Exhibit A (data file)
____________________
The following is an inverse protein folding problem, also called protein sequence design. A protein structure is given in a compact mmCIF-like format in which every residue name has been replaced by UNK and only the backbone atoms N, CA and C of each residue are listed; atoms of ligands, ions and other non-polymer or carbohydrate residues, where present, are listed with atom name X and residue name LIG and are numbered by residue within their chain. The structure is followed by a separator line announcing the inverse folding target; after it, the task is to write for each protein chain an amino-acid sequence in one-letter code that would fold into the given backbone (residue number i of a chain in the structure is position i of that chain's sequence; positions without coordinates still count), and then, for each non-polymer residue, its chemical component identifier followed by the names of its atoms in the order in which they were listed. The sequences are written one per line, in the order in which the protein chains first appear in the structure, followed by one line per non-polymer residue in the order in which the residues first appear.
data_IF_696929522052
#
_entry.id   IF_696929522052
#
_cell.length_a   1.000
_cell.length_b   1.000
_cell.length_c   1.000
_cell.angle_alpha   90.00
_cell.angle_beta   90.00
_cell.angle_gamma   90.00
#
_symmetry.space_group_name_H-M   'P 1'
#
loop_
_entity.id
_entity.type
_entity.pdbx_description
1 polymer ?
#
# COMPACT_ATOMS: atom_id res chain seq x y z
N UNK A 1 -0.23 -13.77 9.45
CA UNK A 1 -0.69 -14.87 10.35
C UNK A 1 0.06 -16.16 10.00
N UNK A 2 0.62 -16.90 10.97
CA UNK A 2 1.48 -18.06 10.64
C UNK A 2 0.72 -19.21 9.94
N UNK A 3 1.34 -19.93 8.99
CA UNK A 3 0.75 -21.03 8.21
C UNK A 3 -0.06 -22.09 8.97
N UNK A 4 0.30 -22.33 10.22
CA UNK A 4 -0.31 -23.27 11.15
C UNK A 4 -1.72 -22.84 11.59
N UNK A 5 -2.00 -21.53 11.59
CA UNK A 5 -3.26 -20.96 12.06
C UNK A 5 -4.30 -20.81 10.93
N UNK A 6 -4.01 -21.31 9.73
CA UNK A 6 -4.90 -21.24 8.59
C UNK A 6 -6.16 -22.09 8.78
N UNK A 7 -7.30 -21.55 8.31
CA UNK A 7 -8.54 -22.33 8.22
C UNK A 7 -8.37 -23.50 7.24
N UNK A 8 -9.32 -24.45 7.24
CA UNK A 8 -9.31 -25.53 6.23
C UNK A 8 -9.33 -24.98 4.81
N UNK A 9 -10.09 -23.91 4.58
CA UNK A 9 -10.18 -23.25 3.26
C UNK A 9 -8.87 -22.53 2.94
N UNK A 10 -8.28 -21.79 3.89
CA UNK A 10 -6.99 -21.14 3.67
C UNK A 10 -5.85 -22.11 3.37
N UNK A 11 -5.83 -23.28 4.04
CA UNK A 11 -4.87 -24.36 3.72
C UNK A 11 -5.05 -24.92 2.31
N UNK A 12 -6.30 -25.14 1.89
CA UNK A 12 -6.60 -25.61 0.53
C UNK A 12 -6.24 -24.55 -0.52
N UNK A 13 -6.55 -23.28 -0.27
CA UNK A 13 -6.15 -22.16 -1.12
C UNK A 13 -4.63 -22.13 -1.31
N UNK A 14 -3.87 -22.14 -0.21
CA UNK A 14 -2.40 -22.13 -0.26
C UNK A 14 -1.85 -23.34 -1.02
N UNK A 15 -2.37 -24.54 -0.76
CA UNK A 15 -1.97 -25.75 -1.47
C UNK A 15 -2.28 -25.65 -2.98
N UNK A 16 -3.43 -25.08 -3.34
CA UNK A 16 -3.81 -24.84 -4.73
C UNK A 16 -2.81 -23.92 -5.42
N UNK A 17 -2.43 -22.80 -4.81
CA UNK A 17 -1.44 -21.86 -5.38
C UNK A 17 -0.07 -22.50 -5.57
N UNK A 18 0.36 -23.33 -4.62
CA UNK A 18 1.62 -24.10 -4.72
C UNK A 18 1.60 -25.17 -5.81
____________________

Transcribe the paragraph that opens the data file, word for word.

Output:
The following is an inverse protein folding problem, also called protein sequence design. A protein structure is given in a compact mmCIF-like format in which every residue name has been replaced by UNK and only the backbone atoms N, CA and C of each residue are listed; atoms of ligands, ions and other non-polymer or carbohydrate residues, where present, are listed with atom name X and residue name LIG and are numbered by residue within their chain. The structure is followed by a separator line announcing the inverse folding target; after it, the task is to write for each protein chain an amino-acid sequence in one-letter code that would fold into the given backbone (residue number i of a chain in the structure is position i of that chain's sequence; positions without coordinates still count), and then, for each non-polymer residue, its chemical component identifier followed by the names of its atoms in the order in which they were listed. The sequences are written one per line, in the order in which the protein chains first appear in the structure, followed by one line per non-polymer residue in the order in which the residues first appear.